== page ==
Monday, 10 October 2011

Capsicum




My only childhood memory of chilli peppers is as a torture instrument in the hands of my older sister. For some strange reason someone in my family had got hold of a capsaicin rich pepper (unknown to all irish people in the late 70's) and how it got into the hands of my oldest sibling still concerns me. My parents had left for their annual golf dinner or captain's night and we were left in the hands of my sadistic kin who rubbed our bare gums with the offending berry to punish us for existing. Despite the oral burns, endorphins popping and premature heart attacks, we all learned something useful that evening; butter can calm the pain that water cannot! 

Normally I can get chillies to grow hot, but this year, they are all languishing in middle-hot stage and I don't have a clue why. The sun has shone, production was good but the capsaicin is just not there. 
Capsaicin and capsaicinoids give chilli peppers their intensity and is measured in Scoville heat units (SHU). A sweet pepper weighs in at 0 SHU while a habaneros can reach 300,000 SHU.



My hot chillies will just have to replace the sweet ones and my very hot will become the hot ones and there will be no very very hot.





I seed them out with the aubergines in January in the kitchen, exposed to a constant ray of sunshine. Once they are germinated, into the greenhouse they go and loiter there, growing slowly but surely until May when they are introduced to the big wild world. Not much to do but protect them from the slugs until the leaves are tough enough to withstand even the rambling chickens and then throughout the summer, a weekly feed of diluted seaweed tea  makes them sturdy and strong.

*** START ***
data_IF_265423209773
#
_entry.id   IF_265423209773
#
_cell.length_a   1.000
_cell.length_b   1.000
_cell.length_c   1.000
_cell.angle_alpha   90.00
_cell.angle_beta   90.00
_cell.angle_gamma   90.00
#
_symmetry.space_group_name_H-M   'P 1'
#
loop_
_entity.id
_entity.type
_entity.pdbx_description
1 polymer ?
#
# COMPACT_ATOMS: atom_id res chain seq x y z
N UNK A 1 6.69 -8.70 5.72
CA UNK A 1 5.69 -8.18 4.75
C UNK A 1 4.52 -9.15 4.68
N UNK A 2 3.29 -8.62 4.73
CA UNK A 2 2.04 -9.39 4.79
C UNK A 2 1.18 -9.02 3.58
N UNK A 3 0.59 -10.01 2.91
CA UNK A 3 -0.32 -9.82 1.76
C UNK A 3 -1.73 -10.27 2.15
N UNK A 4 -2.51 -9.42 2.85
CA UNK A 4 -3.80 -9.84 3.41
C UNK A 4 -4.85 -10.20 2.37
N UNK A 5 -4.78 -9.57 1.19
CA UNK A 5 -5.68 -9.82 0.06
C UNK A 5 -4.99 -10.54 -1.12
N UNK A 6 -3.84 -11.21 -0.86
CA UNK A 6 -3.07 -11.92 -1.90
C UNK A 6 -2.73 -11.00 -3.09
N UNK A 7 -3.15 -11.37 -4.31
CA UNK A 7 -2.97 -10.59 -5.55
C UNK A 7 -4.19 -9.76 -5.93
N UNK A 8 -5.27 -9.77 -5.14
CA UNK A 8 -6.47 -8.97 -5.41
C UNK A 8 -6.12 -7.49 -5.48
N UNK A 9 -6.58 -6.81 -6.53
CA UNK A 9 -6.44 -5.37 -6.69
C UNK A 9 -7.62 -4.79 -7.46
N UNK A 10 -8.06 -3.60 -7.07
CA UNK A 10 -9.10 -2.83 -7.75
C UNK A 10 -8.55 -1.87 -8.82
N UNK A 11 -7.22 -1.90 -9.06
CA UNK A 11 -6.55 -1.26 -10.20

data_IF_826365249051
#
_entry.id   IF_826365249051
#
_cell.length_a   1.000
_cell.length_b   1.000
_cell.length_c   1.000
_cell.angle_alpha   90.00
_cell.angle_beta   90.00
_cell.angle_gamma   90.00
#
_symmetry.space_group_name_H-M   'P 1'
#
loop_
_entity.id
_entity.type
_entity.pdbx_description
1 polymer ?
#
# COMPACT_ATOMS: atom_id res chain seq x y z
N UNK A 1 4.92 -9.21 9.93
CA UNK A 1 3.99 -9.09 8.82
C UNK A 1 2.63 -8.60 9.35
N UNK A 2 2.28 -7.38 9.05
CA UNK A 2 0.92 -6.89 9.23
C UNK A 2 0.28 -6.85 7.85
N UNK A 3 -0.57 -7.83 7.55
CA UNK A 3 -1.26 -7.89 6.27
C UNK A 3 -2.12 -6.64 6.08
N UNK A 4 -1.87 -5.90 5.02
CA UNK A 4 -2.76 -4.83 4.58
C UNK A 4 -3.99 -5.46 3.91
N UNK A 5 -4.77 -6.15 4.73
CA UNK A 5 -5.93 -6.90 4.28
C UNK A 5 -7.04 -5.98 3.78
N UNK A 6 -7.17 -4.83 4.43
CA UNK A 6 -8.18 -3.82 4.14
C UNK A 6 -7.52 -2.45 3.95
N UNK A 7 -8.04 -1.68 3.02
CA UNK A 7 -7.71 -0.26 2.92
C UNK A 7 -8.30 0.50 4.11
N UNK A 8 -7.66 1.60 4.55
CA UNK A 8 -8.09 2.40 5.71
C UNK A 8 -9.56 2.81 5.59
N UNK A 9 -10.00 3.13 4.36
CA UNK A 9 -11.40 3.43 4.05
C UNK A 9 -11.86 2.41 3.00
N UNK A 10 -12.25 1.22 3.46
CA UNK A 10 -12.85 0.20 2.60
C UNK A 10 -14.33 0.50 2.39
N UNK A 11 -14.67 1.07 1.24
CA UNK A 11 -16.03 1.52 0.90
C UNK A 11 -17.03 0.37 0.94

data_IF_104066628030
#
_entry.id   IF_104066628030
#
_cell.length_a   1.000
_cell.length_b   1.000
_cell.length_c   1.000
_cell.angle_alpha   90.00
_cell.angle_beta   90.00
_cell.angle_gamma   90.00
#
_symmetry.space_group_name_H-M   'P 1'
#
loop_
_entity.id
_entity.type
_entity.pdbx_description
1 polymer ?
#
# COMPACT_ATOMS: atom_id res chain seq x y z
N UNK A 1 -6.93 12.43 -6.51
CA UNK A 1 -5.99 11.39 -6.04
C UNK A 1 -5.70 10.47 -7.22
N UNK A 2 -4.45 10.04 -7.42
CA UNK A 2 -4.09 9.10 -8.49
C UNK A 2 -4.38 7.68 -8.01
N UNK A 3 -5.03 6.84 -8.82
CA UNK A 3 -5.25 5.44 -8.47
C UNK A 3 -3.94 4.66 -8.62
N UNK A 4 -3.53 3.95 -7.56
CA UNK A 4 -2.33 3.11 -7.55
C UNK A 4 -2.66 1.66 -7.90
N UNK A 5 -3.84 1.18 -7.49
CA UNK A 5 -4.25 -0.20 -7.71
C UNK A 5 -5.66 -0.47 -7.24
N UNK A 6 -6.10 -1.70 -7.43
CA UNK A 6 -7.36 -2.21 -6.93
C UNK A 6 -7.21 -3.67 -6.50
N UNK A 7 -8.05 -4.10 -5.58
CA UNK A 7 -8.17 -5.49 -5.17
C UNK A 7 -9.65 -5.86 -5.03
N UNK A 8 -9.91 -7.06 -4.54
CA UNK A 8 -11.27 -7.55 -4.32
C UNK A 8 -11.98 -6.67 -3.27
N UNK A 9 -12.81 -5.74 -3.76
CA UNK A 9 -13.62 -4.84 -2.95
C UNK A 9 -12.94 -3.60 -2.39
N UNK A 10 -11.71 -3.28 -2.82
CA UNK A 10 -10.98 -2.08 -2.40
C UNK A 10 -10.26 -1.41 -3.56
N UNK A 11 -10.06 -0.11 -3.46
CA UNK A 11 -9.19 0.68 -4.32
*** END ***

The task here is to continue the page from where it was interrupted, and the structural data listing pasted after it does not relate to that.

Despite the childhood nightmares, I do love chillies and the proof is that this year I have cultivated 9 different varieties from hot to hotter to nearly hottest and from today onwards, you can find garlands of them hindering any cooking on my Aga as they dry out slowly in preparation for he cold winter months.




The alma paprika is not for drying but for immediate use, to replace the sweet peppers I never grow. Not only is their flesh crispy and juicy but as the skin matures from yellow to orange to red, the peppers  develop a soft, spicy-apple taste that is delicious raw in a salad and good enough to eat like a fruit directly from the tree.


The Bresse chilli is a french classic, as classic as the local Espelette, but with a little more bounce.


Then theres the Black Hungarian with its delicate violet flowers and sublimely shaped and coloured fruit. The flesh is crunchy but more ornamental than appetising...


The Conchiti is what you can start calling hot. On the scoville index it can reach 5000 units but I think that this year, mine are well under such measurement.... but this is the one I rub over a slice of hot toast and use to make harissa without burning up my local dinner guests.